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Peculiar Taste In Dress

Peculiar Taste In Dress image
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Sir Humphrey Davy, it is said, "rarely washed himself ; and on the plea of saving time he used to put on his clean linen over his dirty, so that he has been known to wear at the sanie time five shirts and five pairs of stockings." Here is a rare example of the indifferenoe of the man of genius to the mere husk, or series of husks, which keep that royal part of him, his mind, in workdng order. Yet was not Sir Humphrey a mere sloven, content at all times with the first article of clothing upon which he might lay his hand. Though he was so reckless in the matter of shirts upon common occasions, when he used to go fishing "he would wear green," to resemble vegetable life as much as possible, so that the trout might have some difficulty in distinguishing the biped from the mere roots of the field; and when shooting he wore a scarlet cap, "to shield himself from accident from other guns."- All the Year Round. In every town of good size in Mexico there are public schools. These are well attended, though moet of the rich Mexicans send their children to the schools of the City of Mexico or to foreign countries, or have private teachers for them; and to finish their education they are often sent to Europe or the United States. The great majority are left at home, however, and the schools are well filled. In a very judicious dietetic outline for reducing obesity, from ten to twenty drops of liquor potassse are given in a glass of water three times a day, and the food is largely composed of uncooked local fruits, leinons, oranges, sncculent salad vegetables, acid wines, lean meat, white blooded fish, game, and poultry, lemonade, buttermilk, and tea and toast. Art is always its own best reward, and the poet's deaorest object in life mnst always be to give to the world "the message that in him burns." Still, he needs friends, requires leisure, wants bread. Thackeray once wrote to a friend, "Our twopenny reputations get us at least twopence-halfpenny." One peculiarity of the principal dances of savage nations is that in nearly every instance they ünitate the movements of animáis. This is evidenced in the buff alo and bear dances of the North American Indiana, the bear dance of the Kamtchatkans and the kangaroo dance of the aboriginal Anstralians. Bells are mostly cast from a composition of copper and tin, thcugh other ingxedients are often used. When the right proportdons of these two metáis are combined and reduced by intense heat to liquid form the mass is poured into a clay mold of the desired shape and size.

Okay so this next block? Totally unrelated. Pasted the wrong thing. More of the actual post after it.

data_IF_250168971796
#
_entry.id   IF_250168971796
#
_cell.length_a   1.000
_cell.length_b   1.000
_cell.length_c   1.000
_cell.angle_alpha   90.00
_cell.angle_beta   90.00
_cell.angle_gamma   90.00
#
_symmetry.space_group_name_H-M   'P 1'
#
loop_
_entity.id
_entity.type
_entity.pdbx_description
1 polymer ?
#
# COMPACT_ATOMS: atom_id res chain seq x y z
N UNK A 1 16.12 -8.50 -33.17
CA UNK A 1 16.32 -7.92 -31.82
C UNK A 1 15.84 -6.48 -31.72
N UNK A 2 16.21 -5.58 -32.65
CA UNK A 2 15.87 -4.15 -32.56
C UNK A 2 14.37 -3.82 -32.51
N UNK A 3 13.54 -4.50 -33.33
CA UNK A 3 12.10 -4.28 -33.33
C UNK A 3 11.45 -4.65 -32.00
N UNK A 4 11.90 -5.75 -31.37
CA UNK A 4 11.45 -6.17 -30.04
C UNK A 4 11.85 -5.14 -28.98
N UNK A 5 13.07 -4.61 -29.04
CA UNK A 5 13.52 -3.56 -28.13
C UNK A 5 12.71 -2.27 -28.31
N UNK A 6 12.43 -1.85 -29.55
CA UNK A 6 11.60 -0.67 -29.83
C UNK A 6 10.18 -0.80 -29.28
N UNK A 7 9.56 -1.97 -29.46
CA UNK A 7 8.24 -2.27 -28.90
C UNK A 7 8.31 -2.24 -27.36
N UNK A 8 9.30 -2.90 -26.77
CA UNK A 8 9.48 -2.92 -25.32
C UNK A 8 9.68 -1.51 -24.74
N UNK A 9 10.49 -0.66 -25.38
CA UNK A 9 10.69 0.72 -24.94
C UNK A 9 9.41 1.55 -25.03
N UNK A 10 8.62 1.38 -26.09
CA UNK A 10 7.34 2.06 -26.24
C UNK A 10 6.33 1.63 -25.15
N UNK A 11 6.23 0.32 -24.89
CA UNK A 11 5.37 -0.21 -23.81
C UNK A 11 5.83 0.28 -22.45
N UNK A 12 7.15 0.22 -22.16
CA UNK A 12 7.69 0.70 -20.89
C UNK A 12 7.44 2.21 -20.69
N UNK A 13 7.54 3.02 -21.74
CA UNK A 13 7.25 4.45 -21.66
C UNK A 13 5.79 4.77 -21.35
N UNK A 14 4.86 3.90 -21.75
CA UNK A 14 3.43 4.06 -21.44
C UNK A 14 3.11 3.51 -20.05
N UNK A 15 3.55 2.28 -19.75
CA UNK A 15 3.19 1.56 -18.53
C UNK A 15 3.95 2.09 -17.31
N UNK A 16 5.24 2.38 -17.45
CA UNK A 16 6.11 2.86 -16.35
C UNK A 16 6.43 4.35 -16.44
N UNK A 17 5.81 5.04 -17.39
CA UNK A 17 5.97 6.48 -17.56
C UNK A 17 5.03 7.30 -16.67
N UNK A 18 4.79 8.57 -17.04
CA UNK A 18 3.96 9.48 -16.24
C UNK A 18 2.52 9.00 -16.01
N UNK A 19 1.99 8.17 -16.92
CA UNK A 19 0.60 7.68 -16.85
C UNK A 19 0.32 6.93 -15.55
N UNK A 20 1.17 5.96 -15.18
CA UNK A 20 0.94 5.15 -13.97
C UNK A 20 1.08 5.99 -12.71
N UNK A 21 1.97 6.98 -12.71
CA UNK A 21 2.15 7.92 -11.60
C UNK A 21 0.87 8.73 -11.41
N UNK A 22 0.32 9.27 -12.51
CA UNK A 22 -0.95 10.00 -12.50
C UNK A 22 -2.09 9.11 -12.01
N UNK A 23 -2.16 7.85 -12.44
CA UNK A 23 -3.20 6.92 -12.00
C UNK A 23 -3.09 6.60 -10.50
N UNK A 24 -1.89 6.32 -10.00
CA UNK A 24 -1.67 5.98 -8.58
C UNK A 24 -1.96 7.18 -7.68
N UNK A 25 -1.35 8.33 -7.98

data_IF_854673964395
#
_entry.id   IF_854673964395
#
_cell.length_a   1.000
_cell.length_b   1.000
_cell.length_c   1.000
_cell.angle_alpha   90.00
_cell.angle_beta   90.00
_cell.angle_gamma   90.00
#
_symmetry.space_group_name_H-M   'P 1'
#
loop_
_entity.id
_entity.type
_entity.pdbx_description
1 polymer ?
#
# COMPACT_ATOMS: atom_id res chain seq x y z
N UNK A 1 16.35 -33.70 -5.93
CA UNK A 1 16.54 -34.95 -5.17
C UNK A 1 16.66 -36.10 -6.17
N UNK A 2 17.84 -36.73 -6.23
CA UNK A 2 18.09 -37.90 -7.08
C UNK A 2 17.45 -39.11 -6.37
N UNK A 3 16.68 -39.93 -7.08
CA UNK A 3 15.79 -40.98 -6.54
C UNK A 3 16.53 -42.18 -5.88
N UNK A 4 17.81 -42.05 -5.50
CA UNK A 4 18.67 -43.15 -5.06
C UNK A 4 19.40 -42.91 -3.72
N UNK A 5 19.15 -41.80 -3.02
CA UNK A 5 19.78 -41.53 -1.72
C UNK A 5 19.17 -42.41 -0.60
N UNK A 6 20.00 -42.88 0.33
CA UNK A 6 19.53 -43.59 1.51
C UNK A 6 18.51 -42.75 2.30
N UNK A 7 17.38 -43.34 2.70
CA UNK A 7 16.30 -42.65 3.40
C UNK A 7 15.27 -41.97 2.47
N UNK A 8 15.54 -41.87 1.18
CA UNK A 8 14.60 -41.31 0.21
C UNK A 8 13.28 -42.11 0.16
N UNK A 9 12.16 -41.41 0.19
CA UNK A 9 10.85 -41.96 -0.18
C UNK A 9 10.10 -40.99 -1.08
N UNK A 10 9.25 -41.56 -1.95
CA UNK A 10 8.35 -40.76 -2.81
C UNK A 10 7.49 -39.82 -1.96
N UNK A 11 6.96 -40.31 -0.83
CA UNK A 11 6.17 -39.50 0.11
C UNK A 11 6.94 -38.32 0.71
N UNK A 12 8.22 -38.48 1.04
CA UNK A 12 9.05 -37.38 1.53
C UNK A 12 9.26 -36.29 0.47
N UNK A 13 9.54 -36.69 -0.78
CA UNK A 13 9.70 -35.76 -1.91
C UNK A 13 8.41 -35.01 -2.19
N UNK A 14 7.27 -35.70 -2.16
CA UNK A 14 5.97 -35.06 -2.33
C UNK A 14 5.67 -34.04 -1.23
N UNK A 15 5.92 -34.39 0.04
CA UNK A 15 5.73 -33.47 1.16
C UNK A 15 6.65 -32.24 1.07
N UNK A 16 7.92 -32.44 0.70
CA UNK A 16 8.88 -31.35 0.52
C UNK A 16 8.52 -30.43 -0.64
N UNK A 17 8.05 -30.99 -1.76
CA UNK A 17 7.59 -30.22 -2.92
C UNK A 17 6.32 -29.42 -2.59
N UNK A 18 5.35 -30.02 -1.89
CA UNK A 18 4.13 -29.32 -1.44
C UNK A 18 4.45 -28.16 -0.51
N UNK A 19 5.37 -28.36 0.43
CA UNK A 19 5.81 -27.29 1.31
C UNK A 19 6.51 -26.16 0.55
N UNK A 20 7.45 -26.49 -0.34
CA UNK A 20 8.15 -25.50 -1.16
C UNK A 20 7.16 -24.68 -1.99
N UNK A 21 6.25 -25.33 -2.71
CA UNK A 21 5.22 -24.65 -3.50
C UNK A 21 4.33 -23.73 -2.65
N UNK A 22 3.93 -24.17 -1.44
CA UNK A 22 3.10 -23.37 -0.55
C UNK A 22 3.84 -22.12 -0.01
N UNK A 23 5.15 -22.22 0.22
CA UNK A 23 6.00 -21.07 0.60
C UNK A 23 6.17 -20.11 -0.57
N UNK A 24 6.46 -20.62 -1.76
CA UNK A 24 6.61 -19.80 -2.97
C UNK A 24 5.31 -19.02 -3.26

Ann Arbor Argus
Old News